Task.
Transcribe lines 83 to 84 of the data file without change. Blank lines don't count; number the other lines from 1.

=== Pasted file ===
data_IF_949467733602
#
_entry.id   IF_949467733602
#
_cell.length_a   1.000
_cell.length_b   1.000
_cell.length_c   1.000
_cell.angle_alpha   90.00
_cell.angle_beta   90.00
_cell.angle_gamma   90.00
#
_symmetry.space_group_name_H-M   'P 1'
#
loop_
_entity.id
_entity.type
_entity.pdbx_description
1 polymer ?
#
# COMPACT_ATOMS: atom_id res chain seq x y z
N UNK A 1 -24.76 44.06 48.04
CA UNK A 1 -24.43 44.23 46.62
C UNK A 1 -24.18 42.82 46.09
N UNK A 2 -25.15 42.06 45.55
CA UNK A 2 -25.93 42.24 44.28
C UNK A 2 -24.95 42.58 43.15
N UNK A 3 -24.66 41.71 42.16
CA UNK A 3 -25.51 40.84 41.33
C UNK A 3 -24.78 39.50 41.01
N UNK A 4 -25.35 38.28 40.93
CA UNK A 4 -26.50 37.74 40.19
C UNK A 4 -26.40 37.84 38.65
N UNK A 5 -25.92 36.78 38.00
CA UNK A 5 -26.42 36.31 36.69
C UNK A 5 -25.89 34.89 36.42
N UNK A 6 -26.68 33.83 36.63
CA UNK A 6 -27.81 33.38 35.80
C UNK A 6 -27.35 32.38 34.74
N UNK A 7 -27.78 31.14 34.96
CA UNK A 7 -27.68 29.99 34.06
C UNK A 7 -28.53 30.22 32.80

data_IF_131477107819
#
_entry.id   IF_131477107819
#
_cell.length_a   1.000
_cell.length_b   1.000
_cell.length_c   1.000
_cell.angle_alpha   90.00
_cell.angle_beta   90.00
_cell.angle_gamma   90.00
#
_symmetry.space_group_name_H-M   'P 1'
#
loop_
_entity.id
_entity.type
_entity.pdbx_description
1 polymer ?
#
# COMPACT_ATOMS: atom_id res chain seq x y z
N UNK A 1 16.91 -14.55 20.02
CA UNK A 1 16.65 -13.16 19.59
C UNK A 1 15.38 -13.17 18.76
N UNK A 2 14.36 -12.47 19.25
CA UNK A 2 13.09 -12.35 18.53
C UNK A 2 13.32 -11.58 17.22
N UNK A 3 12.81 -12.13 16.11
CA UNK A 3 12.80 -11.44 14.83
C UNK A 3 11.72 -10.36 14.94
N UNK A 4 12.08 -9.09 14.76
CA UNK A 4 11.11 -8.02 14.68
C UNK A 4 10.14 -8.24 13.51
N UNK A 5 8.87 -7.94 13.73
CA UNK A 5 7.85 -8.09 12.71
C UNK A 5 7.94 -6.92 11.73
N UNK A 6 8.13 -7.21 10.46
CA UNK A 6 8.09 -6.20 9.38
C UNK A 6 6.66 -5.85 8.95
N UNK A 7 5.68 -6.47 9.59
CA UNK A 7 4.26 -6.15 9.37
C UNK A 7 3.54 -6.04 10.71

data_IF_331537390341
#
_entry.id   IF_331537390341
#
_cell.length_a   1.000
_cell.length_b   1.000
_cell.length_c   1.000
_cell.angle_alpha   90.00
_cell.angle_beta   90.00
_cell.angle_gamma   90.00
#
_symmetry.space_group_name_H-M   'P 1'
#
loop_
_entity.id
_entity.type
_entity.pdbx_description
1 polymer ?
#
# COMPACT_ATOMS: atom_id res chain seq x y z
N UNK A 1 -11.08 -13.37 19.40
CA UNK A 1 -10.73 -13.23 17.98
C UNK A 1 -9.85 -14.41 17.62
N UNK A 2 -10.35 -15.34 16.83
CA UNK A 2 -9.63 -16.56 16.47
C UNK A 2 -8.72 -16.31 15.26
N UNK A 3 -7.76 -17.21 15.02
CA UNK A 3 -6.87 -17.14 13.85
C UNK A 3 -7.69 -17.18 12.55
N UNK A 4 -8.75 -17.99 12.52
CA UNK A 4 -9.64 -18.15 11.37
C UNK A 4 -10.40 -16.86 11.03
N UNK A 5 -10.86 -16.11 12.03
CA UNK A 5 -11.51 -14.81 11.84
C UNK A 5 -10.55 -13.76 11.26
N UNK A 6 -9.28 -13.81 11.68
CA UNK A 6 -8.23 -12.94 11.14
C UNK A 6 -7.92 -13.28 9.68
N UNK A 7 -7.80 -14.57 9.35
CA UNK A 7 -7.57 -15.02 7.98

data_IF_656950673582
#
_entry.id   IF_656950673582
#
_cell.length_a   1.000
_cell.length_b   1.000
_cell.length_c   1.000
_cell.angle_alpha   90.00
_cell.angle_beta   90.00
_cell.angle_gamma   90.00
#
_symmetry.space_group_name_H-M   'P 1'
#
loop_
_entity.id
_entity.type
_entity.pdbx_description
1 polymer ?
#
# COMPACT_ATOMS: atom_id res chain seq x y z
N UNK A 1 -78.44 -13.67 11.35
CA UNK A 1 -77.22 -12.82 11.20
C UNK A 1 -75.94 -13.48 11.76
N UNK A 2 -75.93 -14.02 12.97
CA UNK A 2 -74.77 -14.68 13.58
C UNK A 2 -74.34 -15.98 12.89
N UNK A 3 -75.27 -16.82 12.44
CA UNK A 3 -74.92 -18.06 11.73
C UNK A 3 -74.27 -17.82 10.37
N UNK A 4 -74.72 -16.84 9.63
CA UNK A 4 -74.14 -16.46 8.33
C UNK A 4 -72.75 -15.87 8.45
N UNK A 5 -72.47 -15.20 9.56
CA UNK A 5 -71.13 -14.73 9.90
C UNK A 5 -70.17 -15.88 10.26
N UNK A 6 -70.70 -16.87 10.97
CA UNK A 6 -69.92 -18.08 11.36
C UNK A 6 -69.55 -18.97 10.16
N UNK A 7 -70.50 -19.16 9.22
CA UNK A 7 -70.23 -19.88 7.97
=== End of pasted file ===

data_IF_331537390341
#